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The security pacts were signed at the presidential palace in Kabul marking the first crucial international decision of Ahmadzai a day following his inauguration on Monday.
The US-led International Security Assistance Force (ISAF) have been fighting Taliban militants in the Central Asian state since 2001 and was scheduled to pull out from Afghanistan by the end of this year, passing the responsibility for the security provision in the country to local Afghani military and police forces.
Tuesday’s signing of the military pacts with US and NATO was attended besides Ahmadzai by Afghanistan’s National Security Adviser Hanif Atmar, US Ambassador to Afghanistan James Cunningham, NATO’s senior representative in Afghanistan Maurits Jochems and other officials.
According to The Wall Street Journal daily, Afghanistan’s security pacts with the United States and NATO will allow for some 12,000 foreign troops remain in the Central Asian state after 2014 and also provide to further financial aid’s flow to Kabul.
"The agreement is more than a commitment, it is a choice. It is a choice by Afghanistan to consolidate international support," The Wall Street Journal quoted Ambassador Cunningham as saying on Tuesday. "It is a choice by the United States to continue cooperating with our Afghan partners on two important security missions."
Former Finance Minister Ahmadzai won the second round of the presidential election in Afghanistan earlier this year in a tight race with his only contender, former Foreign Minister Abdullah Abdullah.Prior to being elected to the post of president Ahmadzai repeatedly stated that he intended to sign an agreement with the United States on the continued deployment of US military contingent in Afghanistan following Washington’s withdrawal of its military personnel. Abdullah expressed the same intention during his presidential campaign.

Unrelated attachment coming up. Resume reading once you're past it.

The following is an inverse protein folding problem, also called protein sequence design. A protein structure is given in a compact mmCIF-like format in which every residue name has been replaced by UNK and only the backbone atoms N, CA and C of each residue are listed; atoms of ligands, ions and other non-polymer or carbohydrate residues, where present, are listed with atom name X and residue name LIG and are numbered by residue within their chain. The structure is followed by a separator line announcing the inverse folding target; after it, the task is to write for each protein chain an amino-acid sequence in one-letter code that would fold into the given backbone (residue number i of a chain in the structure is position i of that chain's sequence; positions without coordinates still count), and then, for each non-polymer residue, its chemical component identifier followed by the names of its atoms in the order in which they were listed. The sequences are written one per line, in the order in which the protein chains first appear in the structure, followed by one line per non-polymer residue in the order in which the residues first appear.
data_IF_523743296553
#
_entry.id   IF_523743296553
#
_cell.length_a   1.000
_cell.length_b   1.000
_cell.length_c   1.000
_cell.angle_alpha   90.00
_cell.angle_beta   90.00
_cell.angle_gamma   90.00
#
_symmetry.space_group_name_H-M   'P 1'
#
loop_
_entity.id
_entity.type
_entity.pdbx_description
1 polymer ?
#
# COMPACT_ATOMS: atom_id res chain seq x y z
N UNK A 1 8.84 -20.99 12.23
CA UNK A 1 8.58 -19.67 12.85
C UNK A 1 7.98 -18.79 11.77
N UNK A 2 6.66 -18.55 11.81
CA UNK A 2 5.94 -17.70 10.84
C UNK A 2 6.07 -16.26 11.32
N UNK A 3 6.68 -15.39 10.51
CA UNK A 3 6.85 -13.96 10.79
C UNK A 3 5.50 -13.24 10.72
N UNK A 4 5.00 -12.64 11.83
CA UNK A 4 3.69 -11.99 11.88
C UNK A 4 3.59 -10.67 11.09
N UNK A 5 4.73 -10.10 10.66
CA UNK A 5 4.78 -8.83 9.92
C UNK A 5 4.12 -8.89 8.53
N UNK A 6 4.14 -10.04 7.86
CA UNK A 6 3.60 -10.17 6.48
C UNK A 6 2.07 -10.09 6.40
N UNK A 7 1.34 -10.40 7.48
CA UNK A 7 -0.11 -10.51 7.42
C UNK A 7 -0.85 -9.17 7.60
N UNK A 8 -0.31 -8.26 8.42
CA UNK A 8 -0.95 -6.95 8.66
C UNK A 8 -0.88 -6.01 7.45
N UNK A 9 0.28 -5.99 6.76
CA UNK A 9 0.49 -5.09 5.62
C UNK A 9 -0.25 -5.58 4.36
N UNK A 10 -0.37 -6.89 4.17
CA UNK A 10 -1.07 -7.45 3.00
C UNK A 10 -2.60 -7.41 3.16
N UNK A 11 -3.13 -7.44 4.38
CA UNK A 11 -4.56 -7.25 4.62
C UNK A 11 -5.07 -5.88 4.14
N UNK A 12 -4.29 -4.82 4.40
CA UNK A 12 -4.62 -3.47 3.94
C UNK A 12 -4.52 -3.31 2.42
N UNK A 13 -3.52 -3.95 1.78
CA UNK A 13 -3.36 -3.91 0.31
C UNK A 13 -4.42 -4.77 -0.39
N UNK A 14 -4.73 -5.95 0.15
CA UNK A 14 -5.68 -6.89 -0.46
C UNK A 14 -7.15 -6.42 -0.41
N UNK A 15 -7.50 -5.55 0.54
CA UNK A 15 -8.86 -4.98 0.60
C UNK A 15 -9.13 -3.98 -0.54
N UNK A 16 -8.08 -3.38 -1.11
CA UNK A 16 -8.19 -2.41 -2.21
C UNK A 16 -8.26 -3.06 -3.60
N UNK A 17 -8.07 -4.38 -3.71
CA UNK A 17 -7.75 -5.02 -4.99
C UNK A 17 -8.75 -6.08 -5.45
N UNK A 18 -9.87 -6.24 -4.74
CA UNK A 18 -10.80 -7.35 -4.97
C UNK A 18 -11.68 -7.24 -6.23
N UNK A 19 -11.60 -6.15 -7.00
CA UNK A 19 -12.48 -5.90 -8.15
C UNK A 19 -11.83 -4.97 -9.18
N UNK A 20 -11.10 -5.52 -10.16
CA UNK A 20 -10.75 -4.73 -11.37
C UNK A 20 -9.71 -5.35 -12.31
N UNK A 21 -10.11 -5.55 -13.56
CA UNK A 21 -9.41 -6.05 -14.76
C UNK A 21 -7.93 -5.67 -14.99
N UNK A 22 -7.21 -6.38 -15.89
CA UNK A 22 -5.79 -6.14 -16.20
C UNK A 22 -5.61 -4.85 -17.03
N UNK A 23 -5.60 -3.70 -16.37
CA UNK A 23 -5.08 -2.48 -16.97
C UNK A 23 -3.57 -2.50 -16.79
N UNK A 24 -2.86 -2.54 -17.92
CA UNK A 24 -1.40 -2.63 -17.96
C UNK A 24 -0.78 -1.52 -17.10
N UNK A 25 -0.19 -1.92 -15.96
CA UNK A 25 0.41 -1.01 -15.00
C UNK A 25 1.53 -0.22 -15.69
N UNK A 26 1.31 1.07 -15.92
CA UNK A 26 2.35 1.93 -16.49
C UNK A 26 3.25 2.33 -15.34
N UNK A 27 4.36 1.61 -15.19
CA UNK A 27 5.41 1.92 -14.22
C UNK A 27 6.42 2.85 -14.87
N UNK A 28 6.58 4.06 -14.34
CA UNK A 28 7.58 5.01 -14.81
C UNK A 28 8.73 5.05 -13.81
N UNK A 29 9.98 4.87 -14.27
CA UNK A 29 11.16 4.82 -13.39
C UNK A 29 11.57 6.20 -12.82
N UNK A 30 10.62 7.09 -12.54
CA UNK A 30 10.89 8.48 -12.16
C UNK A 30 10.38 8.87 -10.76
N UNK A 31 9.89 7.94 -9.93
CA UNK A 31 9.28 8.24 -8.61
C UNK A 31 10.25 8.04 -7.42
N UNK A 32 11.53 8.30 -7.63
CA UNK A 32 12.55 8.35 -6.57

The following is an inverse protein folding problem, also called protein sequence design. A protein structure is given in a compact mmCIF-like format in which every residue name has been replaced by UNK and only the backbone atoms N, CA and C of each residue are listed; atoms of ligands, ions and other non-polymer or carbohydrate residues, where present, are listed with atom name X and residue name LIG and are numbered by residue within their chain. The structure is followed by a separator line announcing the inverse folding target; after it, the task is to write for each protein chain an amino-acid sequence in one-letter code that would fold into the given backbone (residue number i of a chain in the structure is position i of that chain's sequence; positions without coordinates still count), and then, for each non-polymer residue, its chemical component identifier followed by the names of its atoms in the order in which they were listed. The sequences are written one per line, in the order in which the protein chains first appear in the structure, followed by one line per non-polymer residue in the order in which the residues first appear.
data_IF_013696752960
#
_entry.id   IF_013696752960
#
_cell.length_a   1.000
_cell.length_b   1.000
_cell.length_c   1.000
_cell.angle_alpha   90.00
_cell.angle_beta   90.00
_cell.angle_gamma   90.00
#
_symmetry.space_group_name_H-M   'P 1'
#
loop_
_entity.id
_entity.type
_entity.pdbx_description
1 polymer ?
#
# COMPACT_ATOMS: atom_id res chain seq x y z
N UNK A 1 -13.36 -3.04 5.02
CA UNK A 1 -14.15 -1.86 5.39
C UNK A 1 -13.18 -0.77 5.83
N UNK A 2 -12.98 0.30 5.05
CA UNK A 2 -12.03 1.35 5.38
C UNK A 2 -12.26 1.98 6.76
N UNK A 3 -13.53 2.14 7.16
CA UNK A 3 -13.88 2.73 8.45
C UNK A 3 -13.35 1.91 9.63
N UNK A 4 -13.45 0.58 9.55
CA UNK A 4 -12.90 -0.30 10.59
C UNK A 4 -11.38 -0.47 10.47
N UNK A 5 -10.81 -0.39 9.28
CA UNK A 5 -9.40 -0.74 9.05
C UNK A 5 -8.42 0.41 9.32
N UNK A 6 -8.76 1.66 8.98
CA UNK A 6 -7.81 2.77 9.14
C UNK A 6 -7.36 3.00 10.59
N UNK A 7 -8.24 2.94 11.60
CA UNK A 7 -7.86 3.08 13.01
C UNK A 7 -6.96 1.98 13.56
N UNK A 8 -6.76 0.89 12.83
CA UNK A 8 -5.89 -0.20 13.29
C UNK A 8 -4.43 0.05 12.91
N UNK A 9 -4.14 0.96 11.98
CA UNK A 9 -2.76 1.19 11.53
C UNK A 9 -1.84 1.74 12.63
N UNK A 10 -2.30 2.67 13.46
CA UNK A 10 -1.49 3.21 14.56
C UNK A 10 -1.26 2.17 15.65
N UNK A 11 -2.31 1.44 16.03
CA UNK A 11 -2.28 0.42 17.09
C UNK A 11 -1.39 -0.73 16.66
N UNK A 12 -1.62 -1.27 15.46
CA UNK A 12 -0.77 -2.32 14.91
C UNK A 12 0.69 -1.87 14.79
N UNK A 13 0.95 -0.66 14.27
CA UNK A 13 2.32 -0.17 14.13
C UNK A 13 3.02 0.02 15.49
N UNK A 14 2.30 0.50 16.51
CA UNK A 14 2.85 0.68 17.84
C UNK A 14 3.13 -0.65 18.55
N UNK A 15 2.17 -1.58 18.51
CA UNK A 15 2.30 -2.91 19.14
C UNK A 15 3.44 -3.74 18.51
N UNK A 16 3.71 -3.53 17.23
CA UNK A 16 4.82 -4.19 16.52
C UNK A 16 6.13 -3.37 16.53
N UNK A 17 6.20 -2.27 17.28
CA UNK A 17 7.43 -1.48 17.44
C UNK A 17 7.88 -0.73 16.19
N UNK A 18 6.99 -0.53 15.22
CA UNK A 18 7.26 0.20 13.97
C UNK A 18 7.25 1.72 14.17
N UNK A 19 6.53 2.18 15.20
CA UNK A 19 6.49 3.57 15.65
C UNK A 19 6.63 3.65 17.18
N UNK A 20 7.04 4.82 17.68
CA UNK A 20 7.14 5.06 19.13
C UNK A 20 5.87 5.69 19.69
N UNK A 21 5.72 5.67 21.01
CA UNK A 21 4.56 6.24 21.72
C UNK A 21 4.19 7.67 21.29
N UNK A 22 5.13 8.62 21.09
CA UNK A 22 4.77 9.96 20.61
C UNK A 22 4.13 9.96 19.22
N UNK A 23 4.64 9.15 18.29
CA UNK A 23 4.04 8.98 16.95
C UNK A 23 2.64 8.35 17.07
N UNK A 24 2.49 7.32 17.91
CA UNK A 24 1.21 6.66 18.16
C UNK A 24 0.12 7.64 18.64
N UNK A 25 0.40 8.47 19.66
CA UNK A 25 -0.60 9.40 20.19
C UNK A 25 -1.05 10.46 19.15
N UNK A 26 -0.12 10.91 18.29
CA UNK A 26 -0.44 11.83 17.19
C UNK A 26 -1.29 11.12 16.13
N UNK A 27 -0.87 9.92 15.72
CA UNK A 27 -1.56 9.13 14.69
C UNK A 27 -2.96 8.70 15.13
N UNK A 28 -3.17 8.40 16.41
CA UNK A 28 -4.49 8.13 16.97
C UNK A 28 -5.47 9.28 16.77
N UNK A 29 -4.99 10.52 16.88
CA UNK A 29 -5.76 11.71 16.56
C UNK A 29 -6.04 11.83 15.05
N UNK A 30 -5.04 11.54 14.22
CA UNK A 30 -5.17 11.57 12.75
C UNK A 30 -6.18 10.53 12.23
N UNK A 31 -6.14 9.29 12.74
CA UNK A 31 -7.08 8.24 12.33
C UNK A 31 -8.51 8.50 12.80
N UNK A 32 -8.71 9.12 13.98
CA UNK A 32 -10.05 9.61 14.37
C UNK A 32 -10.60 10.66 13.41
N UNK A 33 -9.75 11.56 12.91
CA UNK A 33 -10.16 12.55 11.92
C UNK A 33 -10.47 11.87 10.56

However, the signing of the military pacts was eventually threatened by the political deadlock in the country as Abdullah refused to recognize the outcome of the voting’s second round on June 14 and demanded that the results be revoked allegedly due to mass violations at polling stations.
The political standoff was eventually resolved as both political rivals came to terms of sharing the power in the country with Abdullah taking the seat of the chief executive officer, a post similar to the one of the country’s prime minister, and Ahmadzai taking the post of the president.
Afghanistan’s previous president Khamid Karzai, who ruled the troubled Central Asian country since December 2004, was not running in the elections as the constitution did not allow him to run for a third term of office. Last November in Washington Karzai refused to sign an agreement extending the deployment of US and NATO forces in the country.